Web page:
Just Give Me a Gift Card: A Holiday Lament for Book-Lovers

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The plight of the modern book-lover is pretty grim during the holidays. We should be rejoicing, for this is the perfect time to get free books, and yet we live in fear that under each layer of festive wrapping paper lies an embarrassment. One that we will make us cringe inwardly while we don a fake smile and thank Uncle Dave for the uninteresting, uninspired paperback he pulled off the shelf in the grocery store check-out line.

So let us commiserate, fellow book-lovers, for the time of despair is nigh upon us once more.

The problems are myriad, but one of the most common is the unwanted book. It seems strange for us to say. We love books; how could we possibly not want a single one? But then we open up a present to find a book we bought and read years ago.

Remember when The Secret was big a few years ago? The saturation rate of hokey, wish-fulfillment paraphernalia amongst our presents was intolerable, and we never cracked a single cover.

It gets much worse than that. There’s the constant danger of receiving a book with a clear political motive, a vapid celebrity tell-all, or, heaven help us, a self-help book about the latest financial fad. Remember when The Secret was big a few years ago? The saturation rate of hokey, wish-fulfillment paraphernalia amongst our presents was intolerable, and we never cracked a single cover.

The worst part is that the giver thinks he or she is doing us a favor. “This will change your life,” they whisper with a self-satisfied sigh as you tear open the package. “Then why are you still unhappily divorced, morbidly obese, and living in a dump?” you’re tempted to ask, but you swallow the urge and place the waste of paper on a growing stack of books you’ll never read.

If this happens often enough, you don’t feel bad when someone gets you a book that you already own. You actually want to hug the giver because they at least understand what you like, and they’re not trying to convert you to a new pseudo-philosophy.

It seems like technology should be helping us more. I mean, we have entire social networks built around loving books, and certainly people should be able to find out what we like in any number of ways. And yet, Grandma has no idea what an Amazon Wishlist is, mom can’t find the list of books you emailed her, and your brother didn’t even get you a greeting card. So much for technology.

In fact, technology is just making it worse. There’s nothing so disappointing as finding out someone bought you a Kindle eBook for your Nook eReader. That’s like getting someone socks instead of a Red Ryder BB Gun.

Traditionally, society considers it thoughtless, possibly even heartless, to get someone a gift card for Christmas, but if someone would just give you an Amazon gift card, or better yet, a gift card to a real bookstore where you can huff the smell of paper and ink while you grab armfuls of books, you’d probably start crying. I mean real crying, with tears of gratitude so large that others might think the giver pulled your baby from a burning building. All because they gave you the power to pick instead of giving you a disgrace to hide in the back of your bookcase.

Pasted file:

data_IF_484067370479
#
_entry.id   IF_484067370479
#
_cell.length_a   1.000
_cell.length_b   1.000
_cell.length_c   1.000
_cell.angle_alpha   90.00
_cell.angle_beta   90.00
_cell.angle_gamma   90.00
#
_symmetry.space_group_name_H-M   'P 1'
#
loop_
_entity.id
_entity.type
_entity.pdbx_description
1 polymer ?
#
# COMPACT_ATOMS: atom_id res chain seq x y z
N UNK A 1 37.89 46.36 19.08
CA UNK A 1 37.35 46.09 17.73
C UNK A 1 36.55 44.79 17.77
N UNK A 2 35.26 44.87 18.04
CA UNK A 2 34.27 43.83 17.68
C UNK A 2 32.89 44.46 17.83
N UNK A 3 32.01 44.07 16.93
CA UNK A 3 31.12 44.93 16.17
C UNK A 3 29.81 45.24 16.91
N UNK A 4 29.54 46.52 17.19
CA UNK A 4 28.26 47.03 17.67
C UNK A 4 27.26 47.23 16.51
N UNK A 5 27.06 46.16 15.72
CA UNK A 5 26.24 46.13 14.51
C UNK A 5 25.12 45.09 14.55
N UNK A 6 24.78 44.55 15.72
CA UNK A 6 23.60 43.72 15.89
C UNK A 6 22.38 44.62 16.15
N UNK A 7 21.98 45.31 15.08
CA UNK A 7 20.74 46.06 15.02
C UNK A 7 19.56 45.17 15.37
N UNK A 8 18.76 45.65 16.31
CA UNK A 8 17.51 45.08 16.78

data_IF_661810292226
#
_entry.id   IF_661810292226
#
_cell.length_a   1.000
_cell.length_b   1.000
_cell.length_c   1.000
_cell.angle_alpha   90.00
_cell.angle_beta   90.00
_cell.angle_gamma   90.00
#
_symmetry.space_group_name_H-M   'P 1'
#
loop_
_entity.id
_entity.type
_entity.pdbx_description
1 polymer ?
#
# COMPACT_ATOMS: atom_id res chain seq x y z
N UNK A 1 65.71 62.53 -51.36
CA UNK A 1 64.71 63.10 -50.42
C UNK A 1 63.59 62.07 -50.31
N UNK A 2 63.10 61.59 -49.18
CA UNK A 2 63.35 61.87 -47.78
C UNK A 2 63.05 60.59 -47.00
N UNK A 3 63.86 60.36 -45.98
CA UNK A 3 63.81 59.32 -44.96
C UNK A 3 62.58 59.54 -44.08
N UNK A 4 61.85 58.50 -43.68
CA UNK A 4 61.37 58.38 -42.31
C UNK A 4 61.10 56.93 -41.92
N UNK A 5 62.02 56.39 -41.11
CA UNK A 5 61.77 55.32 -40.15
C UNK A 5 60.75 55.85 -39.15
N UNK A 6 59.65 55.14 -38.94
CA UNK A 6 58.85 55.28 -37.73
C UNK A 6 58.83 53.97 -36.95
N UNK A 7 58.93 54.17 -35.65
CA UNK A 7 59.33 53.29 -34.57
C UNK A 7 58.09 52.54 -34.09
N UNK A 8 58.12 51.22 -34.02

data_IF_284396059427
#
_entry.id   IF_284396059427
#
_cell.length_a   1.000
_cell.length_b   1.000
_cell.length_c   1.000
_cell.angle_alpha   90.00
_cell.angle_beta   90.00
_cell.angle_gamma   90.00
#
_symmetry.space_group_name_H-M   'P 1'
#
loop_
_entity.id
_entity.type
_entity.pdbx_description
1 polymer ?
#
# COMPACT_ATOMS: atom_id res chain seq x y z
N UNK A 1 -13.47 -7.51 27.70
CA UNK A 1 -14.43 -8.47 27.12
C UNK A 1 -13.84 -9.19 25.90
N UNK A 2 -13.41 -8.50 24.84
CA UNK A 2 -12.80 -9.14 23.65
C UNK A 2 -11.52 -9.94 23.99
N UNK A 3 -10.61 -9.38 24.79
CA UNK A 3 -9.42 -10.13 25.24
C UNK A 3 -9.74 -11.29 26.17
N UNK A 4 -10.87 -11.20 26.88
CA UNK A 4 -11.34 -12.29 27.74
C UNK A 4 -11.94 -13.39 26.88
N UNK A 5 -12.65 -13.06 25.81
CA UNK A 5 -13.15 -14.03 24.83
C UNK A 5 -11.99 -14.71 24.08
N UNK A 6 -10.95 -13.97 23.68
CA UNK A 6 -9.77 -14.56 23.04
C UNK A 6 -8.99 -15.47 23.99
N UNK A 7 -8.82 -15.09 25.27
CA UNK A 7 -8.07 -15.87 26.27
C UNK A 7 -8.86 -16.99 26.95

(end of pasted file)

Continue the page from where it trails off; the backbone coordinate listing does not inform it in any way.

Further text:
And still they won’t believe us when we say, “Just give me a gift card, Grandma.”

Really.

Just give me a gift card.

Daniel Hope

Column by Daniel Hope

Daniel Hope is a writer, ukelele player, and unrepentant nerd. He has worked as a technology journalist (too frantic), a PR writer (too smarmy), and a marketing writer (too fake). He is currently the Managing Editor of Fiction Vortex, an online publication for science fiction and fantasy short stories. At FV, he's known as the Voice of Reason. That means FV staff members wish he would stop worrying all the time. He thinks they should stop smiling so much.

Daniel Hope lives in California and dreams of writing more. When distraught about his output, he consoles himself with great beaches and gorgeous weather. He recently published his science fiction novel, The Inevitable, on the Kindle Store and Smashwords. Find out more at his site: SpeculativeIntent.com.

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Comments

Dino Parenti's picture
Dino Parenti from Los Angeles is reading Everything He Gets His Hands On December 19, 2013 - 11:48am

Traditionally, society considers it thoughtless, possibly even heartless, to get someone a gift card for Christmas...

I think this attitude is definitely changing. I remember growing up though how intense this sentiment was; that a gift card was the epitome of a lack of class and imagination. Seeing the limits of too many people's imaginations of late, I'll take a card any day. In fact, unless it's a book you wrote yourself--and even this has its limits--don't give me a book. Amazon, Barnes & Nobel, and especially the local indie bookstore (especially Vroman's in Pasadena [hint, hint]) gift cards will never go amiss. 

LeahD's picture
LeahD from Boston is reading The Devil In The White City December 22, 2013 - 10:04am

The worst part is that the giver thinks he or she is doing us a favor. “This will change your life,” they whisper with a self-satisfied sigh as you tear open the package. “Then why are you still unhappily divorced, morbidly obese, and living in a dump?” you’re tempted to ask, but you swallow the urge and place the waste of paper on a growing stack of books you’ll never read.

I cringed just reading this, because I think all book lovers have experienced something akin to this on a holiday. You don't want to seem ungrateful, but at the same time, you kind of want to vomit.